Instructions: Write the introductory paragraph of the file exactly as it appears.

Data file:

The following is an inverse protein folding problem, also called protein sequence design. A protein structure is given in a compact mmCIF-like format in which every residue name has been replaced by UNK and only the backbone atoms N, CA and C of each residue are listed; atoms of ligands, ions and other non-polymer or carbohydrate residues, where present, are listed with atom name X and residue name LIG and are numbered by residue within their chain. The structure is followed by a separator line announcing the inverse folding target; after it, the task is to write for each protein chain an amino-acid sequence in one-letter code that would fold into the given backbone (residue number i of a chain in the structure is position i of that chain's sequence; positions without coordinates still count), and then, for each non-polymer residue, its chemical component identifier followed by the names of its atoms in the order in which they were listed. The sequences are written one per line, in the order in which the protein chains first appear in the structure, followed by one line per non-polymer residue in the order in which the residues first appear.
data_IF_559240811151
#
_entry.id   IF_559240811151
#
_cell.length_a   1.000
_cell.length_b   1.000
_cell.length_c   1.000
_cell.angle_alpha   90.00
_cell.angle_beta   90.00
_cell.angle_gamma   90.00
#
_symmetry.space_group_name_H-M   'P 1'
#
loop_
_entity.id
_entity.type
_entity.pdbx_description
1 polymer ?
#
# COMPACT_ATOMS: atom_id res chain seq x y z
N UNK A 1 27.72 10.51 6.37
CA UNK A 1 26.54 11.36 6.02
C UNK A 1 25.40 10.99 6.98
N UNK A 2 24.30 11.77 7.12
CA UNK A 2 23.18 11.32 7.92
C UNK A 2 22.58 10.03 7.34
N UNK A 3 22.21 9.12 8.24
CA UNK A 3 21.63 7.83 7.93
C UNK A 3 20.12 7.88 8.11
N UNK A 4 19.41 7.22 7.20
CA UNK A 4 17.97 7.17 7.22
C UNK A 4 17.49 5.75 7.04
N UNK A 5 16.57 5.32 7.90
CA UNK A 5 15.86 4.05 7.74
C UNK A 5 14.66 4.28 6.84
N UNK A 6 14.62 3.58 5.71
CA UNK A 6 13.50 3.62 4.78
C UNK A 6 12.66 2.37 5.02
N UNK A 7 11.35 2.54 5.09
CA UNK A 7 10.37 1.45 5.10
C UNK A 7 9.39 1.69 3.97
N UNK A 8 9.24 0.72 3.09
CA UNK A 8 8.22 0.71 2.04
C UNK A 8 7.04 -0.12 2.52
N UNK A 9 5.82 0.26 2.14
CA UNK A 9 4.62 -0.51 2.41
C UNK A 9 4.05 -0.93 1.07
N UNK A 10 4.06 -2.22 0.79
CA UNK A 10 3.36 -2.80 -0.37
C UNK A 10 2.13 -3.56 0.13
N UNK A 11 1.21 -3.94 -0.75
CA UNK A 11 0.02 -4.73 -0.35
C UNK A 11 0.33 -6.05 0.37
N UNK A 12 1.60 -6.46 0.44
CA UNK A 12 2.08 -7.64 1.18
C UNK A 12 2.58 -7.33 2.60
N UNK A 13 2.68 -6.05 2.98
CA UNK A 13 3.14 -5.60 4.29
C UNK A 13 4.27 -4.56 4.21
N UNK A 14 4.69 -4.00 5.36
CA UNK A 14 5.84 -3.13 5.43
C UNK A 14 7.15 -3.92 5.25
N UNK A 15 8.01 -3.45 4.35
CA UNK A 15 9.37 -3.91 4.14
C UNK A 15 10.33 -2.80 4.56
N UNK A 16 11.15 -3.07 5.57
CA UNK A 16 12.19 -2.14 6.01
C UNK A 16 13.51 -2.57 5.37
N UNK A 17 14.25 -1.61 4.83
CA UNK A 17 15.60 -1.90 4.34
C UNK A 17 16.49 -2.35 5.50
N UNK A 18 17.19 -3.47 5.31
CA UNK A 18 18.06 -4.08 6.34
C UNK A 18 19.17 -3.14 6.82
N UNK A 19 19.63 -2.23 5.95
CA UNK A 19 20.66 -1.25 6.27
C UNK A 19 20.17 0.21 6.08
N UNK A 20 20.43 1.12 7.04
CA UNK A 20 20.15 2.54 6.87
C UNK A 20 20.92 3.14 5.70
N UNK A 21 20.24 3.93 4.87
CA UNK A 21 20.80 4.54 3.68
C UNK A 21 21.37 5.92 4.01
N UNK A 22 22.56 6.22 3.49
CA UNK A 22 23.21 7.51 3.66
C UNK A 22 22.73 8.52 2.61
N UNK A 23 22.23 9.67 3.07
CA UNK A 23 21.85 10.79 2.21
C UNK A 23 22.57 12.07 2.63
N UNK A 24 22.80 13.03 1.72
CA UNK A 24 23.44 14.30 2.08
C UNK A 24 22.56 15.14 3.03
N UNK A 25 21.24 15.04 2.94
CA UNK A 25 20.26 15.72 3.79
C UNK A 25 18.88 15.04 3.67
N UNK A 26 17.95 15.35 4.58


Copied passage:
The following is an inverse protein folding problem, also called protein sequence design. A protein structure is given in a compact mmCIF-like format in which every residue name has been replaced by UNK and only the backbone atoms N, CA and C of each residue are listed; atoms of ligands, ions and other non-polymer or carbohydrate residues, where present, are listed with atom name X and residue name LIG and are numbered by residue within their chain. The structure is followed by a separator line announcing the inverse folding target; after it, the task is to write for each protein chain an amino-acid sequence in one-letter code that would fold into the given backbone (residue number i of a chain in the structure is position i of that chain's sequence; positions without coordinates still count), and then, for each non-polymer residue, its chemical component identifier followed by the names of its atoms in the order in which they were listed. The sequences are written one per line, in the order in which the protein chains first appear in the structure, followed by one line per non-polymer residue in the order in which the residues first appear.